Disney unveils plans to build affordable housing
When Walt Disney unveiled his vision in 1966 for a major project in central Florida, he called it an Experimental Prototype Community of Tomorrow (EPCOT). He said it would be a city of 20,000 people, with a focus on industrial and civic experimentation…a utopian citywith a bit of Disney theme park magic on the side.
Disney died later that year before his vision could take shape. And when Disney World opened in 1971, its utopian experience was cast aside in EPCOT Centerjust a small element of an otherwise fully commercial theme park.
Now, over 50 years later, a more urban part of Disney’s utopian idealism is taking shape. The company announces a new project to augment its sprawling theme park and resort development with 1,300 affordable homes, located on 80 acres of land right next to Disney World.
The project is still in its early stages and is subject to government approvals, but The Walt Disney Company hopes to work with an unnamed third-party affordable housing developer to build a project that press materials say will make “a significant difference locally.” to solve a problem”. of the nation’s greatest challenges. The company declined to make a representative available for comment.
The company’s announcement notes that housing will be available to applicants from the general public, as well as its own employees. It is an acknowledgment that the shortage of affordable housing in the area is also an issue for Disney workers.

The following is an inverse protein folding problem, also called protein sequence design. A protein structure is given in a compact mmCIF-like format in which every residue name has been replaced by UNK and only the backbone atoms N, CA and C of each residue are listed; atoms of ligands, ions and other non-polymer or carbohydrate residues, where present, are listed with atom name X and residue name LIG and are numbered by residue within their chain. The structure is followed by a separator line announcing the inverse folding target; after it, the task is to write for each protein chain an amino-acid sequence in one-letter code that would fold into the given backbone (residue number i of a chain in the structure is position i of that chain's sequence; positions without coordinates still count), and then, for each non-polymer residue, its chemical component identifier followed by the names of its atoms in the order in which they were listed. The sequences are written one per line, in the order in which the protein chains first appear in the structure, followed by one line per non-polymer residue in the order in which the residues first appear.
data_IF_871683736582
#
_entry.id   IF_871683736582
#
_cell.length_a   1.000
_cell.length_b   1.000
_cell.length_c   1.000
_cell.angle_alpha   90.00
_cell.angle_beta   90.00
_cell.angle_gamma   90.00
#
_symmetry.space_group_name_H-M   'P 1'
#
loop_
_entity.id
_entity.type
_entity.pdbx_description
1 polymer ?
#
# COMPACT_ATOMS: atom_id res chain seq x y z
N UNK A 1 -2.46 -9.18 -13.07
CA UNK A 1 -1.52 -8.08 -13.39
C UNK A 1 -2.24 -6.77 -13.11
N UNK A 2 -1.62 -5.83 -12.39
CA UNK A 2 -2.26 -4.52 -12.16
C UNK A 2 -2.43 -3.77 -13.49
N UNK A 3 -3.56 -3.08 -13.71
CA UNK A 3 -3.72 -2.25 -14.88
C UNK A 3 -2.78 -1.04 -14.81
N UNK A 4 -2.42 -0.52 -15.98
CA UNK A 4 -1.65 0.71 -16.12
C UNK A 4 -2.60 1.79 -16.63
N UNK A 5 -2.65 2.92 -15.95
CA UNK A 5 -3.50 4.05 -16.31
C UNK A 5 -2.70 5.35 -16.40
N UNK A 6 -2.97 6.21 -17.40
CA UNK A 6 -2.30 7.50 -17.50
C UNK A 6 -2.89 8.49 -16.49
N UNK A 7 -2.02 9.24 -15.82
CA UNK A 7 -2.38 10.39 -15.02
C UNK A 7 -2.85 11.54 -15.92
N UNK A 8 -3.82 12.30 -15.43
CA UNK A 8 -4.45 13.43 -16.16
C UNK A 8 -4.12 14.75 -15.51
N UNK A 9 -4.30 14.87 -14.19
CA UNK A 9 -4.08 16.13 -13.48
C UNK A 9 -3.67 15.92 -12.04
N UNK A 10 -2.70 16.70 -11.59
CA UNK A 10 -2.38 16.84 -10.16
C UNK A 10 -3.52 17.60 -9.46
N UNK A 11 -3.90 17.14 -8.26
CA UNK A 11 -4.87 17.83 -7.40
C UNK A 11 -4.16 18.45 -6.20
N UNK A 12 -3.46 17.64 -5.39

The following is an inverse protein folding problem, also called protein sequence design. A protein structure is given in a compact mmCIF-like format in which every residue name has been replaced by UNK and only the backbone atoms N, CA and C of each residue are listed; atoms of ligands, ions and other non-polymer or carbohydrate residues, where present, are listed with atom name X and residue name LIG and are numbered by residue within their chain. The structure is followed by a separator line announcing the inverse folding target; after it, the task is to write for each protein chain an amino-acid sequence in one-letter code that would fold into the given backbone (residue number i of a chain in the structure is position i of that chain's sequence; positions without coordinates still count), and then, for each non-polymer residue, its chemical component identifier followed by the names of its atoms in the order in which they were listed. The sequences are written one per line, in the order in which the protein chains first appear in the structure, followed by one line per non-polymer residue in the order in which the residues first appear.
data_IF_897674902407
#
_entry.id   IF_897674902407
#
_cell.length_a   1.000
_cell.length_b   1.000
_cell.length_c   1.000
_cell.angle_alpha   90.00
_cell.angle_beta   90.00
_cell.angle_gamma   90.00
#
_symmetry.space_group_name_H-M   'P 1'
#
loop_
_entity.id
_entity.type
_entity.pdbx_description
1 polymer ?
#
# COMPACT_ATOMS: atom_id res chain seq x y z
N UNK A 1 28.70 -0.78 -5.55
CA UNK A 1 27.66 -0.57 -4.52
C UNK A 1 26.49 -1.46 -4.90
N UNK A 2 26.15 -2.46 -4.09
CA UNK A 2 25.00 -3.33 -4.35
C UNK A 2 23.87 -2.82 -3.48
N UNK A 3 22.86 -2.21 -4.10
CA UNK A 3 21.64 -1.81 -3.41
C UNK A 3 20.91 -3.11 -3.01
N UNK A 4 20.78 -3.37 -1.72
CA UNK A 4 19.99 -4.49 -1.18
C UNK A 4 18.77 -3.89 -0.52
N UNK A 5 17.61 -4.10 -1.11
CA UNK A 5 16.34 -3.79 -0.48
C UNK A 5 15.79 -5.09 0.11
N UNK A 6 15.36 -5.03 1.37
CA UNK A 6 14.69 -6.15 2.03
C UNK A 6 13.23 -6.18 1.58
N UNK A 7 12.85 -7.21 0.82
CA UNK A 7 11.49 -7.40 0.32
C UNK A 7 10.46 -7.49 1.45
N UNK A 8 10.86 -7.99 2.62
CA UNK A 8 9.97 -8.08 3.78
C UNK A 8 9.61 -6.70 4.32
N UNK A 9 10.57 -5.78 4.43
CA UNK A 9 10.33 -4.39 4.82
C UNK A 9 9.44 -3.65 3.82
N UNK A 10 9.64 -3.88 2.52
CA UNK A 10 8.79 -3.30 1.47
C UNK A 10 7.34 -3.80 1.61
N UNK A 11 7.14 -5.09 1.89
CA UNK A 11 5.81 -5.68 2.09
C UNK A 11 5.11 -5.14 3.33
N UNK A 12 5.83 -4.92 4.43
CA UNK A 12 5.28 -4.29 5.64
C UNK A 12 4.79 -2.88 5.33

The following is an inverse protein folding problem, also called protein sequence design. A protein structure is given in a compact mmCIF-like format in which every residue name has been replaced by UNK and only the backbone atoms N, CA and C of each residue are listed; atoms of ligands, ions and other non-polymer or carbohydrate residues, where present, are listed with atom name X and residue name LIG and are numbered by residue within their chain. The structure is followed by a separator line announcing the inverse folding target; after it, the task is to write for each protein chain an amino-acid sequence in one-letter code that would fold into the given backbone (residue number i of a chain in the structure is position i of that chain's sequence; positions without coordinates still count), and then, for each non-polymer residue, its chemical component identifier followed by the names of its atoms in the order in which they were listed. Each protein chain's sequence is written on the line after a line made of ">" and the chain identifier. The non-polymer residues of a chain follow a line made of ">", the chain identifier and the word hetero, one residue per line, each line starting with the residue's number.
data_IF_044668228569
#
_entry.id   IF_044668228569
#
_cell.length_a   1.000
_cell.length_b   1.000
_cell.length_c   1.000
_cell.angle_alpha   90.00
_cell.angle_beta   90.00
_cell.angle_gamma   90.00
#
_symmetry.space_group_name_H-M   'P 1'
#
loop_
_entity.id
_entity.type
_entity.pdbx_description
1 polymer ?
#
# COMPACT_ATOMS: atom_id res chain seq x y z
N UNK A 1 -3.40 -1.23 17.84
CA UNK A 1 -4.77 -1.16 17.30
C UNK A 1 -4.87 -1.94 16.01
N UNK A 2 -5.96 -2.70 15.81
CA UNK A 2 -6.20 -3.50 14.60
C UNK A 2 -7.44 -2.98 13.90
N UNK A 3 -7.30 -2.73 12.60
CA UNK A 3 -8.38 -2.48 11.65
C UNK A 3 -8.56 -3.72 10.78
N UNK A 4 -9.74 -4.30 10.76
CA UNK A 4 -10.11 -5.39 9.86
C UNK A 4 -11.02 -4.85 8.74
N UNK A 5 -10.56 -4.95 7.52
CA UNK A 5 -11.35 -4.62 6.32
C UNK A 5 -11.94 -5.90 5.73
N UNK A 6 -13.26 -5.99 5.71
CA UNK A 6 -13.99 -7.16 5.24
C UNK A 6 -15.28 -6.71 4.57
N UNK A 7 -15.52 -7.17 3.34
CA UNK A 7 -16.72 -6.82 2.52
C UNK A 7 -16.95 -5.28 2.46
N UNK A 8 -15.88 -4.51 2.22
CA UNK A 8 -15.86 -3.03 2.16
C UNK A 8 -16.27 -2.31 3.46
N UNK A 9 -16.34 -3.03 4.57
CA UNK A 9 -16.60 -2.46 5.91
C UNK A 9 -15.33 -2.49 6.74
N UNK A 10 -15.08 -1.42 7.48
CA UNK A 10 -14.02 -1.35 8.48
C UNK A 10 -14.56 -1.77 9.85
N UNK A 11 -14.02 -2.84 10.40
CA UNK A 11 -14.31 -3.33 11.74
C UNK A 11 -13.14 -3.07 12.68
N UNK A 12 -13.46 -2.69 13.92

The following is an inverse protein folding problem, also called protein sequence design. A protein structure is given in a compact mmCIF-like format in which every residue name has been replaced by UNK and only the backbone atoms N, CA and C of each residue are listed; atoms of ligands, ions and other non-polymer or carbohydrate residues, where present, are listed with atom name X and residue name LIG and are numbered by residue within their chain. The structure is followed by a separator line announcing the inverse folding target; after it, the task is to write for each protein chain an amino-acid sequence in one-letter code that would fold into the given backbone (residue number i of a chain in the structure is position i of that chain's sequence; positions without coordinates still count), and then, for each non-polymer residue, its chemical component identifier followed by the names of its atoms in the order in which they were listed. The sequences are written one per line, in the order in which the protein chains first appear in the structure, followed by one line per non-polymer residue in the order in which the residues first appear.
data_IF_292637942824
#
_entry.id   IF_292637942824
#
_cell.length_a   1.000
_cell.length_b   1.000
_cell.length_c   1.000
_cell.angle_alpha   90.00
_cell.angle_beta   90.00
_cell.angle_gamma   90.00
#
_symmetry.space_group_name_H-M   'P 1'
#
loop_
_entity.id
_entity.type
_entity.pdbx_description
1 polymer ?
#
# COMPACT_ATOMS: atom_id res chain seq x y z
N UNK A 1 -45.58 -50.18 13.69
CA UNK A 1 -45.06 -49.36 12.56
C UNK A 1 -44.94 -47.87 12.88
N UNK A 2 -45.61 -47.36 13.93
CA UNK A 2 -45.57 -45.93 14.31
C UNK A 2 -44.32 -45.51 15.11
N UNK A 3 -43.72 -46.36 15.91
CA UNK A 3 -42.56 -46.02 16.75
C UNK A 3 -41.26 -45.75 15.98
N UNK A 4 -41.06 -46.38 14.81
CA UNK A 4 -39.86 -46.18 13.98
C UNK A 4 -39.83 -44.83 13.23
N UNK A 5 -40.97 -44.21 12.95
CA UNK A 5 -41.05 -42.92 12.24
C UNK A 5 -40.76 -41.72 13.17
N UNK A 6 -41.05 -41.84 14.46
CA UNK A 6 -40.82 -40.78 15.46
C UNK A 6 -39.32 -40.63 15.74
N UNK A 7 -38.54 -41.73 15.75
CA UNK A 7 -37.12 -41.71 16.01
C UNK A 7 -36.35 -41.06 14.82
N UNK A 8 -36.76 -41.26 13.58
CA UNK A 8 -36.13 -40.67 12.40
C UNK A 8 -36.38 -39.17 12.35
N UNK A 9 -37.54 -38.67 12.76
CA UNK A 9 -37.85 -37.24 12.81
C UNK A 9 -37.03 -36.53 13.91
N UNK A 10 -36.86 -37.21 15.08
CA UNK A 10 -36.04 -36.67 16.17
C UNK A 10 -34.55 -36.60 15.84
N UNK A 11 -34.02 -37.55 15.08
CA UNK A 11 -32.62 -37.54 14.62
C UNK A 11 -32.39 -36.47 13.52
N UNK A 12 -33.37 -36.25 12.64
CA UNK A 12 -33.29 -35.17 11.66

In the Orlando area, rents go upand the number of residents paying more than a third of their income in rent is among the highest in the country. In 2019, the National Low Income Housing Coalition named Orlando the worst city in the country for affordable housing, with only 13 affordable units per 100 low-income renters. The report estimates that the Orlando metropolitan area is short by more than 60,000 housing units for people with extremely low incomes. Disney’s affordable housing projects are clearly not taking place in a vacuum.
Many Disney World employees earn $15 an hour, the equivalent of only $31,200 per year. Building more affordable housing is one way to help them. Another solution would be to raise salaries.
This isn’t Disney’s first foray into residential real estate development. The planned community of Celebration, Florida, opened in 1996, was one of its first experiments in neighborhood construction. Earlier this year, the company announced another large-scale housing project for sale in California that aims to create what it calls “living historythrough themed neighborhoods where residents “can be part of Disney all the time.” This project will also be a joint venture with an outside developer.
Disney isn’t the only major entertainment company venturing into the affordable housing market. Universal Parks and Resorts recently announced a partnership with affordable housing developer Wendover Housing Partners to build 1,000 affordable and mixed-use housing units on 20 acres of land near its own Florida theme park. Project call housing for tomorrow, Universal also recognized that the shortage of affordable housing directly affects its own workers. “We have long believed in giving back to the community that has supported us and where our team members live and raise their families,” the company said on the project’s website.
For large landowners like Disney and Universal, residential development is an obvious business decision. Unlike theme park expansion, building new homes can happen relatively quickly. Add to that a severe shortage of affordable housing in the area, and the business case is even stronger. And by partnering with affordable housing developers, as every company expects, their developments will likely be able to tap into government-subsidized sources of funding, reducing costs and increasing the modest, but still profitable, returns from development. affordable housing.